Bob’s mother, Alma Vass, had graduated from art school in San Francisco. She was an entrepreneur and owned a design shop with two other women in the city. She had been invited to study art in France. Bob says, “Fortunately for us, that’s right when she met my father, so that was the end of her art career and the beginning of a family.” It was not an easy choice, but one she thought about carefully.
Bob’s grandparents came from a well-to-do family in Lübeck, Germany. They moved to London in the mid-1800s. As tensions between the English and Germans grew, Bob’s grandparents were urged to go back to Germany, but they opted to stay in London instead. The family was extremely wealthy. They had become interested in gas lighting, put a significant amount of their money into it and lost their fortune. So, “disgraced,” they packed everything up, including the grand piano, and shipped it to Texas, then overland to California. Bob’s uncle had purchased land in Bakersfield, California, sight unseen. They lost two European manor houses and ended up in a tar paper shack. Bob’s uncle disappeared and his grandfather took one look at the place and folded; he died shortly after that. Bob’s father, Ernest, was now responsible for his mother, his two sisters and himself. Bob says, “In those days, in wealthier families, as soon as you were born you were given a silver spoon with your name engraved on it.” The highly educated wealthy class didn’t “work;” they managed their estates and businesses. For Ernest, however, when things got tough, you did anything you could to provide for your family.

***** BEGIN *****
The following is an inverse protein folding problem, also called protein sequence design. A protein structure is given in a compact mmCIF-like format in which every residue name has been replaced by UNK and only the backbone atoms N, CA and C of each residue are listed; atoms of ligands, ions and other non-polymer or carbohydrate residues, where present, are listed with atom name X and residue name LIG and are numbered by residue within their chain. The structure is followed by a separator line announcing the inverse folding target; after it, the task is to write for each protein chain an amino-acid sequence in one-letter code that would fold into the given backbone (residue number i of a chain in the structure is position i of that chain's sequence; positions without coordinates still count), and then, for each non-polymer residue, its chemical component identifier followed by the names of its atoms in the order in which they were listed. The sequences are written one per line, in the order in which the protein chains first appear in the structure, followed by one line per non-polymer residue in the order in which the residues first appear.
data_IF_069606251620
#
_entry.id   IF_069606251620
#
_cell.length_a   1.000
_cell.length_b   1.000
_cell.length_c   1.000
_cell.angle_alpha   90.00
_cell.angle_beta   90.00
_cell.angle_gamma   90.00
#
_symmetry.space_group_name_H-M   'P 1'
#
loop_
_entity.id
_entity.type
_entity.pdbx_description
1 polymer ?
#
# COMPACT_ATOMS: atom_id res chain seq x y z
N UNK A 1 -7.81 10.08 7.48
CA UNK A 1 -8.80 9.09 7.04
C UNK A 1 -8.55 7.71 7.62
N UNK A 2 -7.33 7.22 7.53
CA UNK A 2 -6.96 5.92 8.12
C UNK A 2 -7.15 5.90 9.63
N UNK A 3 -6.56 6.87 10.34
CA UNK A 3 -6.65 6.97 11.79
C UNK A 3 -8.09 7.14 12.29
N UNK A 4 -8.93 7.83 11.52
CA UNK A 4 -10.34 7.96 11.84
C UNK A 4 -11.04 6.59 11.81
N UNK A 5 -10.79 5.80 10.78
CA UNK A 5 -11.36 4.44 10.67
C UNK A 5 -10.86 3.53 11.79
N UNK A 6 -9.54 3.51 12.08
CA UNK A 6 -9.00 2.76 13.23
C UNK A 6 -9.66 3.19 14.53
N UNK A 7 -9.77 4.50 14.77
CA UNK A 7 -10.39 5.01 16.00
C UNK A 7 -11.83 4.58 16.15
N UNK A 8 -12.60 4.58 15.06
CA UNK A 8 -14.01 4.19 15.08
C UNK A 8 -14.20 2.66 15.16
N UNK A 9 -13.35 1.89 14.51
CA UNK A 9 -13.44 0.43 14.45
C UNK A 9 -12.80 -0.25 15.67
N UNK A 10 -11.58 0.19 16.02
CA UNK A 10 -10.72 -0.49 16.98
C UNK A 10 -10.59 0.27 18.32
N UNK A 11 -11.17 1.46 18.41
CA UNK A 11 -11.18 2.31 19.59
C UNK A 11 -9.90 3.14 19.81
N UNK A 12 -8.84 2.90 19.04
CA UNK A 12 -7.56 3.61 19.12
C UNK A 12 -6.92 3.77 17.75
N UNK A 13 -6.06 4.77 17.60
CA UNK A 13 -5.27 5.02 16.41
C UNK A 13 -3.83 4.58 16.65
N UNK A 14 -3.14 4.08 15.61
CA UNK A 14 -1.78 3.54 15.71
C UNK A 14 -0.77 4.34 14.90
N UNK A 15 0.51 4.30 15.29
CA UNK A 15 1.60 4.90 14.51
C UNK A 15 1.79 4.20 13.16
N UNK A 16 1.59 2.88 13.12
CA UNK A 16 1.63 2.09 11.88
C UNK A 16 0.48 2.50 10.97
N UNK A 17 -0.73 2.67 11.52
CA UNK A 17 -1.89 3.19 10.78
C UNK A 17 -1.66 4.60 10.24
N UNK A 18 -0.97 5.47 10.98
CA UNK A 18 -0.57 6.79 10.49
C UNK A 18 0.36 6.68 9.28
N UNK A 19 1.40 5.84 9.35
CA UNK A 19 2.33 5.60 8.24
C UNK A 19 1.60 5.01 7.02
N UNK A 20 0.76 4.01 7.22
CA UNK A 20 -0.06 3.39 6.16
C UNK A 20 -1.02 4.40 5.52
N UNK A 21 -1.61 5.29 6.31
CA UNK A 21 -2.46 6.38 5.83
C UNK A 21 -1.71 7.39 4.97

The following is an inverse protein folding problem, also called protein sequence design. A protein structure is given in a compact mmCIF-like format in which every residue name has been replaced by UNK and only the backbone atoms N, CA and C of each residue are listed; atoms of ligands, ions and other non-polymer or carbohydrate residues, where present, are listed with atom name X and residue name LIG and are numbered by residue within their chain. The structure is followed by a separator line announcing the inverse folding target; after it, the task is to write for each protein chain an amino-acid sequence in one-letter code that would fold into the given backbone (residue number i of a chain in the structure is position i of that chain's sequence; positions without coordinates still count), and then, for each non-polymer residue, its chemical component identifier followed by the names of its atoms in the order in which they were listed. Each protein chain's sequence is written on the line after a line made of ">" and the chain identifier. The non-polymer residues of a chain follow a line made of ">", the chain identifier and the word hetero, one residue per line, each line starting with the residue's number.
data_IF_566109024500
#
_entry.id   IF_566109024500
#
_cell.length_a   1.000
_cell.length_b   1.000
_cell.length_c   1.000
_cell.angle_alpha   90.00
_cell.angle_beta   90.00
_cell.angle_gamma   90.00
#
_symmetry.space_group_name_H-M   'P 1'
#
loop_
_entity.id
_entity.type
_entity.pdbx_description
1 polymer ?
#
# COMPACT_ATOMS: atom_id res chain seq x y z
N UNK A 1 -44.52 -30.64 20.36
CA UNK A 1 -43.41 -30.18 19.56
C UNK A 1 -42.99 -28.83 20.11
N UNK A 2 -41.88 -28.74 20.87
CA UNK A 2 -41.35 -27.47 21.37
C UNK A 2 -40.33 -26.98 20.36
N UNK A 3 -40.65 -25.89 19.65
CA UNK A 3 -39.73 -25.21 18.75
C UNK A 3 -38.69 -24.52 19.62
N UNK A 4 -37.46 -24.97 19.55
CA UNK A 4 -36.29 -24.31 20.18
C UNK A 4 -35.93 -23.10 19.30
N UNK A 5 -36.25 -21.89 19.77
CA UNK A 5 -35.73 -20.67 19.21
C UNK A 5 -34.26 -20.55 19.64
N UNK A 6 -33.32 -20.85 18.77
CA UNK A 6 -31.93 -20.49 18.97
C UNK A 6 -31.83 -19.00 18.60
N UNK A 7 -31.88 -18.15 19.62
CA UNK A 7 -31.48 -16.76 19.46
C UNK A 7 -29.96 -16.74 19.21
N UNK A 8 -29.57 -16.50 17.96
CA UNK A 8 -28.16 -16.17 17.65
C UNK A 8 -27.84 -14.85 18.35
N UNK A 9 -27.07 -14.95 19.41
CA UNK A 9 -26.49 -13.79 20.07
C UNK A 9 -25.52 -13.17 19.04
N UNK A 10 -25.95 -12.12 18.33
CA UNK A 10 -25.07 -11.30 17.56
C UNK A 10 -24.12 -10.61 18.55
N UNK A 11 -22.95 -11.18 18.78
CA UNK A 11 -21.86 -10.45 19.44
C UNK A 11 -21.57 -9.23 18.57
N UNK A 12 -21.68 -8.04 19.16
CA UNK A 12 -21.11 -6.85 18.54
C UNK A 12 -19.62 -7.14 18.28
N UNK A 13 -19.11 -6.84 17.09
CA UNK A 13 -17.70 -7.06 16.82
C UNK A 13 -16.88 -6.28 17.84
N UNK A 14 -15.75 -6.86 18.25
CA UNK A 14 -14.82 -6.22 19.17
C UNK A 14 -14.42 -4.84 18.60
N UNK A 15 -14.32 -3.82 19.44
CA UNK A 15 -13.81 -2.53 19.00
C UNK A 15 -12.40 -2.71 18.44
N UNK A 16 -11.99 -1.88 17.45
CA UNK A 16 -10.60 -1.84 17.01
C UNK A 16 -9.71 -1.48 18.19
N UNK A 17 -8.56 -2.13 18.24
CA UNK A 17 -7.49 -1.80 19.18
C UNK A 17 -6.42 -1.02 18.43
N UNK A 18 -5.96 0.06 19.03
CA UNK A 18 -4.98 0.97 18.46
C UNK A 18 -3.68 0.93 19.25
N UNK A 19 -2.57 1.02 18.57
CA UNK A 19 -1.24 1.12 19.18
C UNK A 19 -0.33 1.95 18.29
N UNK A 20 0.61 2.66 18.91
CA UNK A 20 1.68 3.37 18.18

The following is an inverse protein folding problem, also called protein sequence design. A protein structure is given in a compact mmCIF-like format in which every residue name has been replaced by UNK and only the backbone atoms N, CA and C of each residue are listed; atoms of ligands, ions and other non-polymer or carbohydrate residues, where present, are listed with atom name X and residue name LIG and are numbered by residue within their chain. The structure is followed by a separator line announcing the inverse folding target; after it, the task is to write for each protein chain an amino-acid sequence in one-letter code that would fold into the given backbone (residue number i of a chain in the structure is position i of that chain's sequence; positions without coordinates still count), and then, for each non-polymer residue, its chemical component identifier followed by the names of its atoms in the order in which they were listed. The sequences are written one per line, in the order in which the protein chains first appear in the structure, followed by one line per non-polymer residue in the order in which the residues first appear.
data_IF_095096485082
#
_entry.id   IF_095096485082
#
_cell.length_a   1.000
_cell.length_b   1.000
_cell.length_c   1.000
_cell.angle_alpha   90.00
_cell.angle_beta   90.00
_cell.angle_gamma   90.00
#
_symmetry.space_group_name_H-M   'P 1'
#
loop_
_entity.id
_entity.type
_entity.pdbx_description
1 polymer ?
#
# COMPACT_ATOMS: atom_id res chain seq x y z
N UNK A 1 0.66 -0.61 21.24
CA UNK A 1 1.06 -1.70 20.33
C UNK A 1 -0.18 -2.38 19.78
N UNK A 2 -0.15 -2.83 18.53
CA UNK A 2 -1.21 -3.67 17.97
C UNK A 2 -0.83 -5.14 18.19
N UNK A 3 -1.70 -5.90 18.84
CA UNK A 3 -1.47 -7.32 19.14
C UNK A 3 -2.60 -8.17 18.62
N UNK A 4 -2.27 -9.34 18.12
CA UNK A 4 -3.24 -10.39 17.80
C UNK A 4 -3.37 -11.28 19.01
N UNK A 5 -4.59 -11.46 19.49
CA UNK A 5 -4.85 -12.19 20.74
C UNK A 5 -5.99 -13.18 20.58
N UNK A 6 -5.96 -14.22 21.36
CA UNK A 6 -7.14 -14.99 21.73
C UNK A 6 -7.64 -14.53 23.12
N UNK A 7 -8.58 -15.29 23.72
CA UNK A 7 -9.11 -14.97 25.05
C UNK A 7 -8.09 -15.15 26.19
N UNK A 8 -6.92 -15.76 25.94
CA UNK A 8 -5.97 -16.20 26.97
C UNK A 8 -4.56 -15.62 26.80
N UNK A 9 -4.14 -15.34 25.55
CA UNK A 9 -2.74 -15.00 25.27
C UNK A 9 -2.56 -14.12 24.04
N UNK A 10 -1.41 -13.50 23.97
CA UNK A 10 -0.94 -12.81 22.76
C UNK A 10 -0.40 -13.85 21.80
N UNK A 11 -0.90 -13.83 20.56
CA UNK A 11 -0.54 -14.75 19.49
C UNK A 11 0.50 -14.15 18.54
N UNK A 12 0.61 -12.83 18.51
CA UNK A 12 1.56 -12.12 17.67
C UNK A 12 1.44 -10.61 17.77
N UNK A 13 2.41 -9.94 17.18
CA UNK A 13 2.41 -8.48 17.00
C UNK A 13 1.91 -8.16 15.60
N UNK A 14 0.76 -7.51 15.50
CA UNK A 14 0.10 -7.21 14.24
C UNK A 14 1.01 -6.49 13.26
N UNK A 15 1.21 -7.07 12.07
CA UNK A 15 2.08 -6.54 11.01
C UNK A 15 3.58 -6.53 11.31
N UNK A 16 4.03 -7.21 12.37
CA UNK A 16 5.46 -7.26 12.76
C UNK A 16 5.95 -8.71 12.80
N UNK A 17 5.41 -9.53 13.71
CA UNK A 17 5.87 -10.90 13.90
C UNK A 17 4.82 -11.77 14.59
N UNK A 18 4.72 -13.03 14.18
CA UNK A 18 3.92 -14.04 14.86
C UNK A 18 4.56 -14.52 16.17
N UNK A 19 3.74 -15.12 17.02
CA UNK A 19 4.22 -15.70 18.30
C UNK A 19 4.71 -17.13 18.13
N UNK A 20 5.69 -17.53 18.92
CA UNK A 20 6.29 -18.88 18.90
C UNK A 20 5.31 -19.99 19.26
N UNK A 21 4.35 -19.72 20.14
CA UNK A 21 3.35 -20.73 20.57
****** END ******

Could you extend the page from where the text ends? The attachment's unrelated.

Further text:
In Bakersfield, they started a farm, raising strawberries and produce. They even planted an orchard. Unfortunately, the water they had been promised wasn’t always available. At one point, the little irrigation water they received simply ran into a hole in the sand. Their solution was to plug the hole by “planting” Bob’s Aunt Anna. That hole was so large that Anna stood in it and they shoveled sand around her. They added sand until Anna was covered up to her hips. With the area now covered with sand, the water was forced to the plants.
Eventually, they had to abandon the farm. The land was worthless. Although oil had been found in Bakersfield, none came from their property. The good news was that because of the land boom, they were able to get jobs at the land office in town. Then, an old acquaintance from Germany suggested they go to San Francisco where Ernest could get a job with Schwabacker-Frey, a large company selling stationery, photographic supplies and various printed items. Then came the earthquake of 1906. The business was destroyed, so Bob’s father worked during the clean-up and reconstruction.